Facts of the Case
Samuel Winship, who lived in New York, was twelve years old when he was arrested and charged under the New York Family Court Act with breaking into a woman’s locker and stealing $112 from her pocketbook. If he had been an adult at the time he committed his crime, his actions would have constituted larceny. Relying on the standard of proof set forth in Section 744(b) of the New York Family Court Act, the Court found Winship to be delinquent by a preponderance of the evidence even though the state failed to prove its case beyond a reasonable doubt. For his crime, Winship was sentenced to eighteen months in a juvenile training facility with possible extensions to his commitment until his eighteenth birthday. This meant that he could serve as long as six years.
When he appealed the Court’s finding of delinquency to the New York Supreme Court, he challenged the constitutionality of the New York Family Court Act. Winship also claimed that because the court found him to be delinquent based on the preponderance of evidence standard instead of beyond a reasonable doubt, he was denied due process. He went on to appeal his case to the New York Court of Appeals after his claims were denied by the New York Supreme Court. The Court of Appeals upheld the decisions of the lower courts.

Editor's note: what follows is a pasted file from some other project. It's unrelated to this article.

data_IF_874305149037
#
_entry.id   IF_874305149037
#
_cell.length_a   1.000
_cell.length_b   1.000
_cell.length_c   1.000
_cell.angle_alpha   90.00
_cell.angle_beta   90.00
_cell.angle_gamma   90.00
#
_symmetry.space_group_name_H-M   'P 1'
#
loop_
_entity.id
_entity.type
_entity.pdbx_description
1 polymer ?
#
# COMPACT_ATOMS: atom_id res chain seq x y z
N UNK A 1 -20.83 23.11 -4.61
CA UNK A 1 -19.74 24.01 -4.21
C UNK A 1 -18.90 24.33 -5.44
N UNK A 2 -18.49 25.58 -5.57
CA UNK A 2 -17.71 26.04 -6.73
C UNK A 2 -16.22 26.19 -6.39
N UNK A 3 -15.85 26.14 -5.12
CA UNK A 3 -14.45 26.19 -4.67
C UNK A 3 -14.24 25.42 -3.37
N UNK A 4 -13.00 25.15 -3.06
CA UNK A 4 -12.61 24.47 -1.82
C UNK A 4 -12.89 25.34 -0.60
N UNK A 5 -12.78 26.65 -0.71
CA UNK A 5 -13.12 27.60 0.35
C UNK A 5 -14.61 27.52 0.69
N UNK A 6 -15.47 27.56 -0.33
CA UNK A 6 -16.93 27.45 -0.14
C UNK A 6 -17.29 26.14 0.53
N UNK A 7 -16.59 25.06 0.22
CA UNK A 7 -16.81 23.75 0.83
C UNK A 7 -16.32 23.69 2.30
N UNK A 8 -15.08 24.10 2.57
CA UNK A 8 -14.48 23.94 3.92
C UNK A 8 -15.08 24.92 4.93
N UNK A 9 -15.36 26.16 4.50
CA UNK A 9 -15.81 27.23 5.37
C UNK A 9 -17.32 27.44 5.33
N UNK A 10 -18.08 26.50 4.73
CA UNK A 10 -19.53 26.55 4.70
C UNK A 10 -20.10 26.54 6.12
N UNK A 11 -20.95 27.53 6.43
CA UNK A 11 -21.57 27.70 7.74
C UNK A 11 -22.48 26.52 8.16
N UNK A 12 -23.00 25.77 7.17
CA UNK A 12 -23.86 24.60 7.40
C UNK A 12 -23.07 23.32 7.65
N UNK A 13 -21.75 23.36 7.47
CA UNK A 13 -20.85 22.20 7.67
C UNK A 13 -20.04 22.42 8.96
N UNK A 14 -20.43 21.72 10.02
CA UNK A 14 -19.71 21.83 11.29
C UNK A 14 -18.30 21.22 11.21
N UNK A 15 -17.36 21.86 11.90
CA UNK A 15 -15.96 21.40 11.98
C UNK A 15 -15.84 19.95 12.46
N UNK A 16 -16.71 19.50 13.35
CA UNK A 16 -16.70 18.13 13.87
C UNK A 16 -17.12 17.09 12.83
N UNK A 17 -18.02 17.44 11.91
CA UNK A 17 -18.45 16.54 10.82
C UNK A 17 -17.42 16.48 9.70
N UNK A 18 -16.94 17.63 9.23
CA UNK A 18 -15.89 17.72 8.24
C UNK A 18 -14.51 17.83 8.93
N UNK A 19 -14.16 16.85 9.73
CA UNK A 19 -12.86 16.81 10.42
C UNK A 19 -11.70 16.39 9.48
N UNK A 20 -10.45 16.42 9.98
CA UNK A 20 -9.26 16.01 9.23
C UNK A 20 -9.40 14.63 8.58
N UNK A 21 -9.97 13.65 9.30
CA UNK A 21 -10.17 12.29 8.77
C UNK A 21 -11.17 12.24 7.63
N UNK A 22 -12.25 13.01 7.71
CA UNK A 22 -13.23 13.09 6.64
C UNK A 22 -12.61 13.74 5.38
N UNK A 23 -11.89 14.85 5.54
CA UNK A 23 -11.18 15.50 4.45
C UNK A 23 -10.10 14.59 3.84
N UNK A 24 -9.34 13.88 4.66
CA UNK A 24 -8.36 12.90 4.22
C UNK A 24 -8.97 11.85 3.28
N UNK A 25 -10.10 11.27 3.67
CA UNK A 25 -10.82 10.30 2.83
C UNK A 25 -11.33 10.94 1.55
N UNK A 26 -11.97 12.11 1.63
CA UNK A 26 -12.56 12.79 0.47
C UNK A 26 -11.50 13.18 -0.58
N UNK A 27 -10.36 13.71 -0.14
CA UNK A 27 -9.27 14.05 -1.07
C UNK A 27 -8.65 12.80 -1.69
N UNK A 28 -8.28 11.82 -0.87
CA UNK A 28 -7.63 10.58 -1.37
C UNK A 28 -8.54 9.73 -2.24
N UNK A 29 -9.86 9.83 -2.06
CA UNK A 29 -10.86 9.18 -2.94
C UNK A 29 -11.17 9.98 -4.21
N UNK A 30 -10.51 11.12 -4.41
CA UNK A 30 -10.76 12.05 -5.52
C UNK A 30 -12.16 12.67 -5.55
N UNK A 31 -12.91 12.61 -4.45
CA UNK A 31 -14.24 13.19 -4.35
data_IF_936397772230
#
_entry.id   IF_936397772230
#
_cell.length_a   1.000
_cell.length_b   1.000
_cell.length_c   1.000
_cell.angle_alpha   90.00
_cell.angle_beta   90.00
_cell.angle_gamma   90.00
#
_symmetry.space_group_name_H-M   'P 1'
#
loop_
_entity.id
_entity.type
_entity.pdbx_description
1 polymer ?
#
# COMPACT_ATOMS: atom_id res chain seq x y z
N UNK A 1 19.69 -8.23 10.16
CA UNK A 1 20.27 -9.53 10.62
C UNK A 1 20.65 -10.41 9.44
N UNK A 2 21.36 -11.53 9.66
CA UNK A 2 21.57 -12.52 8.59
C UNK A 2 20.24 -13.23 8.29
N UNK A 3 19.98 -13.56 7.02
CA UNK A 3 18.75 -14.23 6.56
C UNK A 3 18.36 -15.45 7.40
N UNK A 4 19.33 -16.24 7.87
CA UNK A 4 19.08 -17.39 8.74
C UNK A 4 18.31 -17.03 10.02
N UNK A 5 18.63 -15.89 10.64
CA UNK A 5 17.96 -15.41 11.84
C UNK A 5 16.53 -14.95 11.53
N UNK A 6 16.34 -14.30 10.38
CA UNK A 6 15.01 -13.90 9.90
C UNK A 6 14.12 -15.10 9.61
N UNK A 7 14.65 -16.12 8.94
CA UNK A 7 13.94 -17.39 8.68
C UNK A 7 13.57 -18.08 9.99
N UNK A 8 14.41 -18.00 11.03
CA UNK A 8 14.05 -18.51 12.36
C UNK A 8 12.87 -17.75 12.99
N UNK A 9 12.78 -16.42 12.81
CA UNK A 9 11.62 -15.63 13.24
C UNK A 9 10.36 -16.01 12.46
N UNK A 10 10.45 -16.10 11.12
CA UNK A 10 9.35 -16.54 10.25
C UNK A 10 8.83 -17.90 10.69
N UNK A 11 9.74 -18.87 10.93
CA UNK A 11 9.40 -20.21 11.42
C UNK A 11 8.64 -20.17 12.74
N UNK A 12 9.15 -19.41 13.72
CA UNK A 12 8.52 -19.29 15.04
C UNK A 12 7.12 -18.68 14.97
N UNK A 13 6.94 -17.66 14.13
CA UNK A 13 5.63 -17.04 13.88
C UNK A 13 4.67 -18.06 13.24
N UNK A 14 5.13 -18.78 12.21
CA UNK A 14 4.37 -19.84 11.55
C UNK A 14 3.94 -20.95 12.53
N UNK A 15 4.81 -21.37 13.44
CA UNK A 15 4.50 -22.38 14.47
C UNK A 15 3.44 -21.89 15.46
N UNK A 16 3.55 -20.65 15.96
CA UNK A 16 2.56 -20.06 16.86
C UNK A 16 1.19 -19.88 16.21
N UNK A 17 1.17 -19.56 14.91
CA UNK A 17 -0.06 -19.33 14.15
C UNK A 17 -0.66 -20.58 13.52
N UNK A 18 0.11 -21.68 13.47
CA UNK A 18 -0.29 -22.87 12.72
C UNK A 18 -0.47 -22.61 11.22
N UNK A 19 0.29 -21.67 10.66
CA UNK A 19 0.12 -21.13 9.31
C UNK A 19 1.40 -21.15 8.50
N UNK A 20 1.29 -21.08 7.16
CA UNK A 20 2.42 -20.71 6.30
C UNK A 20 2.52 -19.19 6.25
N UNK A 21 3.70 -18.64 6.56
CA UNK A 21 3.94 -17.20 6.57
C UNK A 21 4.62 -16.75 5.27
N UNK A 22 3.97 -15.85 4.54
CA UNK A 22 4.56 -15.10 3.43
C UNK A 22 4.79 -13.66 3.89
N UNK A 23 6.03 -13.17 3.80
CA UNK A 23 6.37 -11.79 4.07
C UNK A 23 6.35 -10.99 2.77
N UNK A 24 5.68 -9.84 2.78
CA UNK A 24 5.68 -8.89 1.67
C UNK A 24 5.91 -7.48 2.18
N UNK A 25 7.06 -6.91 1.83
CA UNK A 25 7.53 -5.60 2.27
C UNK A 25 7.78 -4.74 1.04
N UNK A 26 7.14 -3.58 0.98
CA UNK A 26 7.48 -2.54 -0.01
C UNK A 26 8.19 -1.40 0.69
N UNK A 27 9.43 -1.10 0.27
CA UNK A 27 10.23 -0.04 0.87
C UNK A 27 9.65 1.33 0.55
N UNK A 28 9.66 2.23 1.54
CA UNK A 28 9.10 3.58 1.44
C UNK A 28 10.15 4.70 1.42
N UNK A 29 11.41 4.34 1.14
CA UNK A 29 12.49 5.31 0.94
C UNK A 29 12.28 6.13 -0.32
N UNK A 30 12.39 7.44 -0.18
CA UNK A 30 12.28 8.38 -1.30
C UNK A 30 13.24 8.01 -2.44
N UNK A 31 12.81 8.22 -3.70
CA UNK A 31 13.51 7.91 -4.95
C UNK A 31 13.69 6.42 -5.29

Prior to hearing this case, the Supreme Court first made its interest in this area known in Kent v. United States (1966). In Kent, the majority reasoned that if a juvenile who was tried in the informal juvenile courts faced incarceration without the protections of due process as afforded to adults, he would likely face the worst of both worlds. This decision led to a debate between Justices Black and Harlan that continued with the Gault decision the next year and became even more heated in Winship.